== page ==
What Is Health Care?

For over two decades high and escalating health care costs have been a major concern of the American public. Inexorably rising costs threaten the solvency of federal and state governments, the competitiveness of U.S. industry, and the health and financial security of tens of millions of Americans. Concern about the rise in costs has been matched by efforts to control these costs, but a variety of strategies have been employed without much success.

Health care consists of all services and devices for improving and maintaining human health. It includes primary health care, which is delivered by physicians, dentists, and nurses; secondary care, which is provided in hospital settings by allied health professionals such as physiotherapists and occupational therapists; and tertiary care, which is provided in outpatient settings by laboratory technicians, pharmacists, and physicians’ assistants. In addition, it includes health insurance, which covers medically necessary care. It also encompasses interventions by government agencies, such as food safety surveillance and distribution of condoms for the prevention of transmissible diseases, and by voluntary private organizations, such as needle-exchange programs and drug-testing clinics.

People differ on how to answer the question of what health care should be: Some think that it should be viewed like any other consumer product or service, and should be purchased based on individual choice and ability to pay; others believe that healthcare is a right that the government has an obligation to provide. Still others think that it is a social good, and should be distributed more fairly than through the market mechanism.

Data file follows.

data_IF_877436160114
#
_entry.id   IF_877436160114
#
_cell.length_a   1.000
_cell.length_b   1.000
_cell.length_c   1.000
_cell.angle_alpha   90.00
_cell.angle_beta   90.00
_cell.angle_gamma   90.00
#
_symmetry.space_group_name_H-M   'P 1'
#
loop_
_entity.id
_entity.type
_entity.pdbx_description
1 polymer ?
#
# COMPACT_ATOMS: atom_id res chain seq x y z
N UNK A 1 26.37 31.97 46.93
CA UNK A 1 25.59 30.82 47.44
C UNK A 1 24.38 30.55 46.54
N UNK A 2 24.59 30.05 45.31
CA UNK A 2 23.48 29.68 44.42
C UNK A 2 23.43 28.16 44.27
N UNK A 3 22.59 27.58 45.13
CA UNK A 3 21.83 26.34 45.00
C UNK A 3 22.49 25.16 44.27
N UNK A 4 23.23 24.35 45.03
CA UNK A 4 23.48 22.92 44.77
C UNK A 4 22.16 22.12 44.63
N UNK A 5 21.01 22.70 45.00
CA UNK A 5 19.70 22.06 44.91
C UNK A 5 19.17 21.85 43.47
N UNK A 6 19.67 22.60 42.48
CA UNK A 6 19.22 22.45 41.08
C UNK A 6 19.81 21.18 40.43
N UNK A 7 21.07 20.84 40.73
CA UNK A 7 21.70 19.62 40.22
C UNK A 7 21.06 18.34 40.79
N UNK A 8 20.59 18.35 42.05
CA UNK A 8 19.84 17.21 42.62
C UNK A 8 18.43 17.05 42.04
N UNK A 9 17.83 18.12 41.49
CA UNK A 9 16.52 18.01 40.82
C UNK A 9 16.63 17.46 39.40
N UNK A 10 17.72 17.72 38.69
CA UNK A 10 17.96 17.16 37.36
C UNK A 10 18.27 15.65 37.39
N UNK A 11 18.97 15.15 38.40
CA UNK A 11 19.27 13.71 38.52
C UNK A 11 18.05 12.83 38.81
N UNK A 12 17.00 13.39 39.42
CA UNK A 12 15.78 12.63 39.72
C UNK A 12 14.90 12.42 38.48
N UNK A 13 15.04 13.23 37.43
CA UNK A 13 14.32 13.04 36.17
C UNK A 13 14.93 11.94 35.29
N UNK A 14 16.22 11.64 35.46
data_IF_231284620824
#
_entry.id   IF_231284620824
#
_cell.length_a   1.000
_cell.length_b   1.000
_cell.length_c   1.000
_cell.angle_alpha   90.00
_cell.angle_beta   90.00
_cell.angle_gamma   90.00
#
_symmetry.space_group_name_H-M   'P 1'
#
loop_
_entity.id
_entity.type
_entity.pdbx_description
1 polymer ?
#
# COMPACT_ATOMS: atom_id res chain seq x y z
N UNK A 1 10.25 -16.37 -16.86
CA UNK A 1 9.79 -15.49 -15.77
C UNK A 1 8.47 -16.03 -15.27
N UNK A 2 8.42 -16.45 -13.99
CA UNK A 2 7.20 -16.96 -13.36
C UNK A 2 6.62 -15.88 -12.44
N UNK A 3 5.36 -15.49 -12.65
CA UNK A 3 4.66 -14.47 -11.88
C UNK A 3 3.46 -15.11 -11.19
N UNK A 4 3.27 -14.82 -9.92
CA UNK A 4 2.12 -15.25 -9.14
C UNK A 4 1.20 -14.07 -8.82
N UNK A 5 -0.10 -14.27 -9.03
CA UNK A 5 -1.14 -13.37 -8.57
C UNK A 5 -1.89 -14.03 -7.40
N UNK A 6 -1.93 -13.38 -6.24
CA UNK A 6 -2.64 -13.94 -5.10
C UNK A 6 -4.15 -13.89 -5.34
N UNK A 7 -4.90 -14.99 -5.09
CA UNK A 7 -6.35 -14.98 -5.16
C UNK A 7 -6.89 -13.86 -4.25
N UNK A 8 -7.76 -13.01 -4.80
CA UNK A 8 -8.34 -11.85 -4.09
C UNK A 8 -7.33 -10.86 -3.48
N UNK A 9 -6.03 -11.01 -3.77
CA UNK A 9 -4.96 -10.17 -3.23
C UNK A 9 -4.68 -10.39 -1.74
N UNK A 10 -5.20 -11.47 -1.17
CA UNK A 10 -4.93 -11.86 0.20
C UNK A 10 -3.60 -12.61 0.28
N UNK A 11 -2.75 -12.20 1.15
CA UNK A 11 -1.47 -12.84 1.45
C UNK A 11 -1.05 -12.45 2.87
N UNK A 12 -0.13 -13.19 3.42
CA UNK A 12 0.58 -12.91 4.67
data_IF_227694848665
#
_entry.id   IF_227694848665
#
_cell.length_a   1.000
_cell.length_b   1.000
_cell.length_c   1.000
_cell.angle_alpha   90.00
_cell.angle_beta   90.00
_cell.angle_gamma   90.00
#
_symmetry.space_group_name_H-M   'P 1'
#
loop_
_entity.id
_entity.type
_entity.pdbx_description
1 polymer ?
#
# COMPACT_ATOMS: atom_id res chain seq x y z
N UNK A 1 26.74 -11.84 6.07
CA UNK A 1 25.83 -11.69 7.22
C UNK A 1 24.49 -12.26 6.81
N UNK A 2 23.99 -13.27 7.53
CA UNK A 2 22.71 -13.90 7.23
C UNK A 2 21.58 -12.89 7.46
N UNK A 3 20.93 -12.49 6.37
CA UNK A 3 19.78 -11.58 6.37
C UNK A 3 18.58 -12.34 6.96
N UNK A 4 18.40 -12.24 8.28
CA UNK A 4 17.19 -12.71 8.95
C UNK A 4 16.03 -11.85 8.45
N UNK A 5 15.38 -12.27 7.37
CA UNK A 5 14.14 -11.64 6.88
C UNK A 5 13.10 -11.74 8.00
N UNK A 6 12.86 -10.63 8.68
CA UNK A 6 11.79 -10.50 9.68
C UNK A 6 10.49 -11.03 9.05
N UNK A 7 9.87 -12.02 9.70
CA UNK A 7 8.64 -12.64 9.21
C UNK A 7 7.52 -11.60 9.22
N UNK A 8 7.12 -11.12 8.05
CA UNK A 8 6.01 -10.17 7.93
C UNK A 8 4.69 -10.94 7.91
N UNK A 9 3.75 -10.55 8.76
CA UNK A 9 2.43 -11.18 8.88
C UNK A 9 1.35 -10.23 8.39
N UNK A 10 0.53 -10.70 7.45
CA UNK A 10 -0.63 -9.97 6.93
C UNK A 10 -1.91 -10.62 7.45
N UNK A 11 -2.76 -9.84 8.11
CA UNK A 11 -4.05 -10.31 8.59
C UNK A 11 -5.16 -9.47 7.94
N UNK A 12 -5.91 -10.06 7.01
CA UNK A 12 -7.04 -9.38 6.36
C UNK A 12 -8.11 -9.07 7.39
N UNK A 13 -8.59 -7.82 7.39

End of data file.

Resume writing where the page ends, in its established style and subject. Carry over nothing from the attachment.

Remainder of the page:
In general, those with libertarian sympathies think that the government should stay out of healthcare and let the marketplace operate in a free-market fashion. These individuals have a particular view of what the purpose of healthcare should be, and believe that people should be able to choose their doctors and purchase insurance coverage in the way they wish.

Those who hold business interests in health care have been responsible to some degree for the escalation of costs. Employers and their employee-benefits providers have reacted to the continued rise in health care costs by taking steps to limit the growth of these expenses, including introducing cost sharing arrangements, increasing the deductibles on their plans, or changing their benefit offerings to emphasize more preventive health measures.

The structural problems of the financing and delivery of healthcare are complicated and involve many players. However, all of the players have a role to play in solving the problem and mitigating its effects.

Ultimately the solution to this dilemma will rest in a combination of strategies. Some of these are aimed at rebalancing the roles of those who buy and deliver healthcare, especially employers and their employees-employers buying health care and health insurance on behalf of their workers; doctors and other healthcare providers delivering healthcare services to their patients; and those purchasing and managing the delivery of healthcare, including pharmaceutical companies and the firms that manage the purchase of healthcare services through group purchasing organizations, pharmacy benefit managers, and insurance companies.

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